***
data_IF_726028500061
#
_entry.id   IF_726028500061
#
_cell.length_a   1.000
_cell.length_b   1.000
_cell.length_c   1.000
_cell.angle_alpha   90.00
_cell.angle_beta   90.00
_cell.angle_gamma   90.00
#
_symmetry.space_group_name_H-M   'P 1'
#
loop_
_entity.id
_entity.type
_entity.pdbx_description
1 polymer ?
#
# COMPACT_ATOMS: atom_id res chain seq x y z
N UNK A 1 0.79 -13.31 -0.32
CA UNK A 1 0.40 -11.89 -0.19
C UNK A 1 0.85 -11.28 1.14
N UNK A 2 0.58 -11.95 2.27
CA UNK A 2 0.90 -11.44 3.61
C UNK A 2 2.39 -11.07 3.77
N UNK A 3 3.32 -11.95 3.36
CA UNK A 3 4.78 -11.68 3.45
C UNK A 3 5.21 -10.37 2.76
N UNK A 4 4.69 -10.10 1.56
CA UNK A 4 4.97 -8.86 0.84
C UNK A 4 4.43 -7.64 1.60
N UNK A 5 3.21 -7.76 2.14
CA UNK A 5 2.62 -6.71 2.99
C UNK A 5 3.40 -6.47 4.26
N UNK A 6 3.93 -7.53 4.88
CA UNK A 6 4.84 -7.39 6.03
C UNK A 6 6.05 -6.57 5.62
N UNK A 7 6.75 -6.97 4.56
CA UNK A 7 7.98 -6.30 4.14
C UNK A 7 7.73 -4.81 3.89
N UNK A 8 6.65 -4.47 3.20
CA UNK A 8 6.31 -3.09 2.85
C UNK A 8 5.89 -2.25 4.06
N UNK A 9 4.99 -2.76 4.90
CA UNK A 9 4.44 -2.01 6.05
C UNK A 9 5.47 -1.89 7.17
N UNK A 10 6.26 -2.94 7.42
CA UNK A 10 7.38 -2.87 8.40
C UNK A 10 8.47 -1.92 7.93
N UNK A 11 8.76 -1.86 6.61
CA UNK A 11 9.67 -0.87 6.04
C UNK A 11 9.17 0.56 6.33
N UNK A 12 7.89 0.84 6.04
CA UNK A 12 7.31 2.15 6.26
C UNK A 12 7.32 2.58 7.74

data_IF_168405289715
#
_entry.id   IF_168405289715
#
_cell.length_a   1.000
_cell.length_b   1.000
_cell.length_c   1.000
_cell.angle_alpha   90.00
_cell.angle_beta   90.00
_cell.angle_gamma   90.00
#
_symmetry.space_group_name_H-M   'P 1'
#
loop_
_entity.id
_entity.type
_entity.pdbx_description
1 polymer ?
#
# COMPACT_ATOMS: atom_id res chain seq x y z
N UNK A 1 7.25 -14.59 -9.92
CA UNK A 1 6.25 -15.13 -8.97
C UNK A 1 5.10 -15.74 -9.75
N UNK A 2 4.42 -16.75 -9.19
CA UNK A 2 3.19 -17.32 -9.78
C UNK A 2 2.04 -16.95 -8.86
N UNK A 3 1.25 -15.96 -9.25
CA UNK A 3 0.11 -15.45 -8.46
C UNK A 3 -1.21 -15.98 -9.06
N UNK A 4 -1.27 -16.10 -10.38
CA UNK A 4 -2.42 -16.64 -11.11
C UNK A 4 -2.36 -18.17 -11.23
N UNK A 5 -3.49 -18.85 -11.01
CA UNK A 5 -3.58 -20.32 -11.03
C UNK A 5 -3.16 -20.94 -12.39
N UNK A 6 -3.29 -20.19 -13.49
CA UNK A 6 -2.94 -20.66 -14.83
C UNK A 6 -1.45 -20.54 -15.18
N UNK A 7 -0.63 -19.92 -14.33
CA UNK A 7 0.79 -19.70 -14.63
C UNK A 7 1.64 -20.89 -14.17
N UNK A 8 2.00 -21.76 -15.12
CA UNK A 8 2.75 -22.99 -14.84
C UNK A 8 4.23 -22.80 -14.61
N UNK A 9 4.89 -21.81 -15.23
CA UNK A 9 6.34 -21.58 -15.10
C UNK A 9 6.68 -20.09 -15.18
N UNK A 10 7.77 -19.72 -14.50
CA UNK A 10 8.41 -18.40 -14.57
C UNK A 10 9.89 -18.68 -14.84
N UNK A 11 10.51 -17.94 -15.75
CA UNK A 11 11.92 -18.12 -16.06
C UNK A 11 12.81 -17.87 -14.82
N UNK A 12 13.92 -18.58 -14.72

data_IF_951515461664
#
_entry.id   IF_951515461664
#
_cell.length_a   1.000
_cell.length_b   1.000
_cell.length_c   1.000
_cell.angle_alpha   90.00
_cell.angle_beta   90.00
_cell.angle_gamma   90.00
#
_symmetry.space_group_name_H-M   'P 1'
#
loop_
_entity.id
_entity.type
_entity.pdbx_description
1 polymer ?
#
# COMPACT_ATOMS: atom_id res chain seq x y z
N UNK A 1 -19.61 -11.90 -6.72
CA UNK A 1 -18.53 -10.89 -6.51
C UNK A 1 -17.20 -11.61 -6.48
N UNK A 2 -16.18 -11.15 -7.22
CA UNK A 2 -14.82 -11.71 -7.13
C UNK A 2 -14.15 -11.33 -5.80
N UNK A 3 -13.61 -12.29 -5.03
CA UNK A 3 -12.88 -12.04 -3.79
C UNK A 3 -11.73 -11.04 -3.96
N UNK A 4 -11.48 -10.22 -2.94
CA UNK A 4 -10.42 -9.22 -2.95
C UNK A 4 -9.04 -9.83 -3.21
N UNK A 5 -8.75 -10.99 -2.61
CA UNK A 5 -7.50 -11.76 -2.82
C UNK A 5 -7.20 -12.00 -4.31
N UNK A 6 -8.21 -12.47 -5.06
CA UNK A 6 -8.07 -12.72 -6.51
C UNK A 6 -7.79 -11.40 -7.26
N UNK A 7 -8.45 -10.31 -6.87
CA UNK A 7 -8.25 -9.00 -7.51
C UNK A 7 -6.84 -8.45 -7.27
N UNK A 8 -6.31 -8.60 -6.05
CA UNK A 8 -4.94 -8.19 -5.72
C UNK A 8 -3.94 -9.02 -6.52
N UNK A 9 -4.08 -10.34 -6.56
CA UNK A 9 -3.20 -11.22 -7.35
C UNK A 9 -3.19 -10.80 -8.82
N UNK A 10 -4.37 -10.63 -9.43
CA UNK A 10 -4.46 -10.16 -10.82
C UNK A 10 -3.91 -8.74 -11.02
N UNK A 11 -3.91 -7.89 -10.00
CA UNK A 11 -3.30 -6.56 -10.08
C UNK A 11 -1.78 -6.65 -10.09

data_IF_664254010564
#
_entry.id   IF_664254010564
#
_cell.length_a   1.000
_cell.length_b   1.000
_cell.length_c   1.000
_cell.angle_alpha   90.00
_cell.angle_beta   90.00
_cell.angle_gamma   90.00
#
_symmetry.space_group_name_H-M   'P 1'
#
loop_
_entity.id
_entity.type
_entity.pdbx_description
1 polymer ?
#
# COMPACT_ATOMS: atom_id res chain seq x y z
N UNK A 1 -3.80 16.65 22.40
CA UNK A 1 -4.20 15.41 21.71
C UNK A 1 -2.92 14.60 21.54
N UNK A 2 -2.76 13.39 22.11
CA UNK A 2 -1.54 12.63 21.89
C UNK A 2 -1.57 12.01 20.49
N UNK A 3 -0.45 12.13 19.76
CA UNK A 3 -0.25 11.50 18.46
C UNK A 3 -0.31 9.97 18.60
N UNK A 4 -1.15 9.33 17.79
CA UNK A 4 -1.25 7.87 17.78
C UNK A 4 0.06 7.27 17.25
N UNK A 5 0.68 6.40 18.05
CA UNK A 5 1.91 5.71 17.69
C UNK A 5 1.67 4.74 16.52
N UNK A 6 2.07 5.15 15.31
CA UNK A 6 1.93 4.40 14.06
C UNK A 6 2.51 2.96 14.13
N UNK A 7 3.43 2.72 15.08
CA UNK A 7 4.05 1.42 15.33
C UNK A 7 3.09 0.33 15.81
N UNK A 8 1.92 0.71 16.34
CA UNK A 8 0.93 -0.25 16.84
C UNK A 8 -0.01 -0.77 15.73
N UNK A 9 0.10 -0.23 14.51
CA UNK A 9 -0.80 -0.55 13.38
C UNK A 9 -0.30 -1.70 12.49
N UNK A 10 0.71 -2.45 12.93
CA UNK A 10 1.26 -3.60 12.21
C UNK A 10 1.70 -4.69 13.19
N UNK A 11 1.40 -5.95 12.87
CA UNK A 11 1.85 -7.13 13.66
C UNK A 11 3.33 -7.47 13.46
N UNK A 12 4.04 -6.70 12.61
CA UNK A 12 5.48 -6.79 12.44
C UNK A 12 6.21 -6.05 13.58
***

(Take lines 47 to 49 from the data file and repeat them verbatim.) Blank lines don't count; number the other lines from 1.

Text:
C UNK A 9 5.47 -1.89 7.17
N UNK A 10 6.26 -2.94 7.42
CA UNK A 10 7.38 -2.87 8.40